About four years ago, the Securities and Exchange Board of India (SEBI) notified regulations for Real Estate Investment Trusts (REITs). And since then, there has been a fair bit of confusion over these regulations. We decided to ask the experts and find out.
But first. What are REITs?
REITs are entities that invest in income-generating properties and divide the income proceeds to the stakeholders.
“Just like mutual funds, REITs are investment vehicles that own, operate, and manage a portfolio of income-generating properties for regular returns. As of now, REIT-listed properties are largely commercial assets – primarily office spaces – that can generate steady and lucrative rental income,” explains Shobhit Agarwal, MD and CEO, ANAROCK Capital.
Did you know? First introduced in the US in the early 1960s, REITs today are a common investment mode across the world.
In India, the draft REIT regulations were introduced in 2007. Since then, the market regulator continually revised the rules to meet global norms. After many updates, on 26 September 2014, REIT regulations were finally notified in India.
The India REIT regime is aimed at providing:
- An organised market for retail investors
- A professionally managed ecosystem that is risk averse
- An exit platform for the real estate sector to ease out liquidity burden
Back in 2014, the announcement was celebrated as a game-changer for Indian real estate. After all, it was for the first time that investors with small appetite could also invest in a sector known as a capital-intensive sector. However, till date, there has not been a single REIT listing in the country.
Will that change in the future?
REITs can be a good vehicle of investment because of these advantages:
Low-entry point: One can invest in REITs with an investment as low as Rs 2 Lakh. This means that you can add real estate to your investment portfolio without worrying about huge loans.
Stable return on investments: A recent report by a leading consultancy suggests that REITs can generate returns of 7-8% annually with minimum risk. REITs can reduce the volatility of property investments as regulations state that 80% of the value of the REIT should be in rent-generating assets.
Transparency: Real estate in India has always received a bad rap when it comes to transparency. In contrast, REITs require a full valuation on a half-yearly and yearly basis.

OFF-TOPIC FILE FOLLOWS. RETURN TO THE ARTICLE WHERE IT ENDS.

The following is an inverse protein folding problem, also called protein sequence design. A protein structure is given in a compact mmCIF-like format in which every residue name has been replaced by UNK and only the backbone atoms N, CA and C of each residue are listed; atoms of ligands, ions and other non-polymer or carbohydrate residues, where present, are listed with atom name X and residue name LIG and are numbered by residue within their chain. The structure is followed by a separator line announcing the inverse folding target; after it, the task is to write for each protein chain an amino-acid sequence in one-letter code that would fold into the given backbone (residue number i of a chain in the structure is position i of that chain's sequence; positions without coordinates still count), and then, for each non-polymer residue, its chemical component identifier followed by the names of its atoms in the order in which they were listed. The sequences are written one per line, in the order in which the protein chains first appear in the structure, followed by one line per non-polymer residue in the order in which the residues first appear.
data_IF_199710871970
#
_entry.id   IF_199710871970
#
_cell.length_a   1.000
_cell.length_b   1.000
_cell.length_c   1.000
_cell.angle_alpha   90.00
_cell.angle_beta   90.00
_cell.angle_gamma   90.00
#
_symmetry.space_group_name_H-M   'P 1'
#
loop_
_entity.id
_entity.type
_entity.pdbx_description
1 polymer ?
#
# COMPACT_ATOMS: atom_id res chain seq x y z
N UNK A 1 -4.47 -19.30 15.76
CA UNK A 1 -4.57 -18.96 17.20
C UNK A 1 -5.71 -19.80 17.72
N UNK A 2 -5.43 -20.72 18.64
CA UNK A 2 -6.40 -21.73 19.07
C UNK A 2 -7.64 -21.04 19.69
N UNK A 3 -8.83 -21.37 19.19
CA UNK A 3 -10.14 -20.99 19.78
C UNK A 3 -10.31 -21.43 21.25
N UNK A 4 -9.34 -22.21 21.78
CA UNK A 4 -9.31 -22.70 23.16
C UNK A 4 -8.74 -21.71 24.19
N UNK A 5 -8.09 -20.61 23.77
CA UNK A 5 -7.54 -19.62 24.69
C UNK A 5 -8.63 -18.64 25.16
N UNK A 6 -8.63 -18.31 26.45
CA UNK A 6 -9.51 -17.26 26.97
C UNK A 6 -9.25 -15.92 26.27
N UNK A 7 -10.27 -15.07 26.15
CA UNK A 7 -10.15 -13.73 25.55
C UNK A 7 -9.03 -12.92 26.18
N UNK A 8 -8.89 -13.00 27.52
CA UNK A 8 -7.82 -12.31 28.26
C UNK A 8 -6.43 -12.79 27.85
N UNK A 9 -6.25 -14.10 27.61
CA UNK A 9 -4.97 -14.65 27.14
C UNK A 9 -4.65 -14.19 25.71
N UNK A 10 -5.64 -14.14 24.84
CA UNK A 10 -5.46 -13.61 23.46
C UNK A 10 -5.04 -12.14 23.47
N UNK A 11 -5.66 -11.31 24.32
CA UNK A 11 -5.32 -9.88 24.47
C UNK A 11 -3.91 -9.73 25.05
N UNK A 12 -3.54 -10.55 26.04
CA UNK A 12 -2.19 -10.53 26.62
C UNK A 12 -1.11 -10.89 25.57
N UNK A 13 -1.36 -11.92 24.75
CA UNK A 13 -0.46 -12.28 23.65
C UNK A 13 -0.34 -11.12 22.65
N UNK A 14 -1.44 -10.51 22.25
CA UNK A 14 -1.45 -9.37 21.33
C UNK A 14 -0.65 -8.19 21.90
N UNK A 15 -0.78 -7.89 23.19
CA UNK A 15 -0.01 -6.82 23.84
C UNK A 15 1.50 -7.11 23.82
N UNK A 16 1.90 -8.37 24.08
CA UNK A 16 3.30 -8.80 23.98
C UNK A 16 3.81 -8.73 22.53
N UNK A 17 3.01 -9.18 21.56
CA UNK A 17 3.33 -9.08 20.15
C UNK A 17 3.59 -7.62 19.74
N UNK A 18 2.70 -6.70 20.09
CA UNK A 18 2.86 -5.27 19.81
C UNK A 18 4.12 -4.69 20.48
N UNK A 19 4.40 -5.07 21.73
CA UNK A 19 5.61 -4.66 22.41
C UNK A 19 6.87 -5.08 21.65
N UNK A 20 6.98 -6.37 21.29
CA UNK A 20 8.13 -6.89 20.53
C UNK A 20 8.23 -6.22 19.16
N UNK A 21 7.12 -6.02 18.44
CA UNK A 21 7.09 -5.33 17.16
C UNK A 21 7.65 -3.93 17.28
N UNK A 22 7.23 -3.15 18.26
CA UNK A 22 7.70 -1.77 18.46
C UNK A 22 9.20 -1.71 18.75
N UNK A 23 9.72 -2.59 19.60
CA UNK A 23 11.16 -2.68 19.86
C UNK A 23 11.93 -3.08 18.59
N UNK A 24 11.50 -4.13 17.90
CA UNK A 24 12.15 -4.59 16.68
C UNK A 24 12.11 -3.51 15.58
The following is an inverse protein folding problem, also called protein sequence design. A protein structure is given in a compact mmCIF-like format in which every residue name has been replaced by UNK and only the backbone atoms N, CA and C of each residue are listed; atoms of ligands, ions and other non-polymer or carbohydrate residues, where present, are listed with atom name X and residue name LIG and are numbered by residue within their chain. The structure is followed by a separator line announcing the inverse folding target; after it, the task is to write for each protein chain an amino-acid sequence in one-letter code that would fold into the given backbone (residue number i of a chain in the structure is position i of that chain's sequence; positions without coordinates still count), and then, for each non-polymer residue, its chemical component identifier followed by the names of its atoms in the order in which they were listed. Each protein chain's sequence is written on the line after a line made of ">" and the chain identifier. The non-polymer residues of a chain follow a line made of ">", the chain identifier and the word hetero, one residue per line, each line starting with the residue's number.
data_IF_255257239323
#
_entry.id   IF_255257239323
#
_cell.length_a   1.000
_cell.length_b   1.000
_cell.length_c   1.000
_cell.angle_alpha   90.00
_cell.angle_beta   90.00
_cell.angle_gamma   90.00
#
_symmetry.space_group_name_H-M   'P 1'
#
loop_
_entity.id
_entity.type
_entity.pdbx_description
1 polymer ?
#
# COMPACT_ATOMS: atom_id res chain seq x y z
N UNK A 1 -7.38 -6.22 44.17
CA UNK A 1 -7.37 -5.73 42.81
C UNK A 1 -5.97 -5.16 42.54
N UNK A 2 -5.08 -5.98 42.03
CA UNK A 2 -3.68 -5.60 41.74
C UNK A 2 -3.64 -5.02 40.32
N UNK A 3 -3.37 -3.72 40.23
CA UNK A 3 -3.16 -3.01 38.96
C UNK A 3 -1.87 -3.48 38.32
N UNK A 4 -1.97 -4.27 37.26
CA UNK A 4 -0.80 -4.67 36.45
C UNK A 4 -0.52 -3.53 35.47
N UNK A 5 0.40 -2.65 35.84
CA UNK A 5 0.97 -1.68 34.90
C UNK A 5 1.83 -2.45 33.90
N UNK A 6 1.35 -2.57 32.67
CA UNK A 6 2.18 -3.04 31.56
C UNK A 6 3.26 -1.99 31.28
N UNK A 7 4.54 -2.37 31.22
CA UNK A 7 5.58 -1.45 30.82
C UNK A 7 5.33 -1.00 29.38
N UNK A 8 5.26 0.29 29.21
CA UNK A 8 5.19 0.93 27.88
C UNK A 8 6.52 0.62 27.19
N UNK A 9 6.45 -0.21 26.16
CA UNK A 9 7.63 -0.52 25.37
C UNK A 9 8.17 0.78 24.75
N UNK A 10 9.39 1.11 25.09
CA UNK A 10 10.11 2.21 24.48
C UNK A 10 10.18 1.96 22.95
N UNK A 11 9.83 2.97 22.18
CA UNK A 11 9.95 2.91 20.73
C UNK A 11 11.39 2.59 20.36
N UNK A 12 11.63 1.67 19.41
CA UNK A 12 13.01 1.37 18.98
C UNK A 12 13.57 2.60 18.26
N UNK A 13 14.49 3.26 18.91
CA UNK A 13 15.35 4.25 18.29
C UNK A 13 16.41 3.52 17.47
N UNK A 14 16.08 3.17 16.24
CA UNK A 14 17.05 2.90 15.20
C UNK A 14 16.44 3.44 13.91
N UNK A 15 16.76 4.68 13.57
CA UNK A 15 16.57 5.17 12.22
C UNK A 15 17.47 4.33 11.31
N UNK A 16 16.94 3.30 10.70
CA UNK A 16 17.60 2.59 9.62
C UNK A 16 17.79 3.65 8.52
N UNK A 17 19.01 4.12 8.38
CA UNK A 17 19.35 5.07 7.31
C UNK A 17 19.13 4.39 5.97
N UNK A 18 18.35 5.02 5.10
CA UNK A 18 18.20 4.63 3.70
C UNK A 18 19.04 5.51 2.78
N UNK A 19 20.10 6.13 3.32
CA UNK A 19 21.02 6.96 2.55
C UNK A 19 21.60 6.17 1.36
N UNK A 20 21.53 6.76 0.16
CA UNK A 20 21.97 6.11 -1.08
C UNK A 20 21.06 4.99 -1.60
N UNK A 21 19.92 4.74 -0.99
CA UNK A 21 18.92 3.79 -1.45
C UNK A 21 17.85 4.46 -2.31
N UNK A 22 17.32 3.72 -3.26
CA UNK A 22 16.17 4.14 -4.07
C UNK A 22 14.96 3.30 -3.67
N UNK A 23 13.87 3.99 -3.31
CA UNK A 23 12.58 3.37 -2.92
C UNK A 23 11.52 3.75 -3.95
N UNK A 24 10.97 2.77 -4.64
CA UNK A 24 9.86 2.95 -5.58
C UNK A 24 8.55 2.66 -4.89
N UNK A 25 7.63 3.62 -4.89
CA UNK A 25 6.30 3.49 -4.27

Regular dividends: As per the current guidelines, at least 90% of the net distributable income after tax will be distributed to investors at least twice a year.
The terms and conditions
As explained earlier, 80% of the REIT investment should be in completed and rent-generating real estate. A maximum of 20% can be from:
• Under-construction properties
• The listed or unlisted debt of real estate companies
• Mortgage-backed securities
• Government securities
A multitude of taxes has made REITs unattractive in India. For instance, when a REIT sells shares of assets, the capital gain on it is taxable.
In many other countries, REITs have been exempted from stamp duty. These tax benefits have acted as a catalyst in making REITs more practical in developed countries.
The way forward
The Blackstone-backed Embassy Group will launch the country’s first REIT. It is expected to raise approximately $1 billion as part of its strategy to monetise its rent-yielding commercial properties.
The REIT market has evolved substantially in the developed countries. Given the limited options of funding for real estate developers, it could be a way forward. REITs will open more channels for foreign funding into the sector. Though in its nascent stage, it is expected to open a whole new world of opportunities for the Indian real estate sector.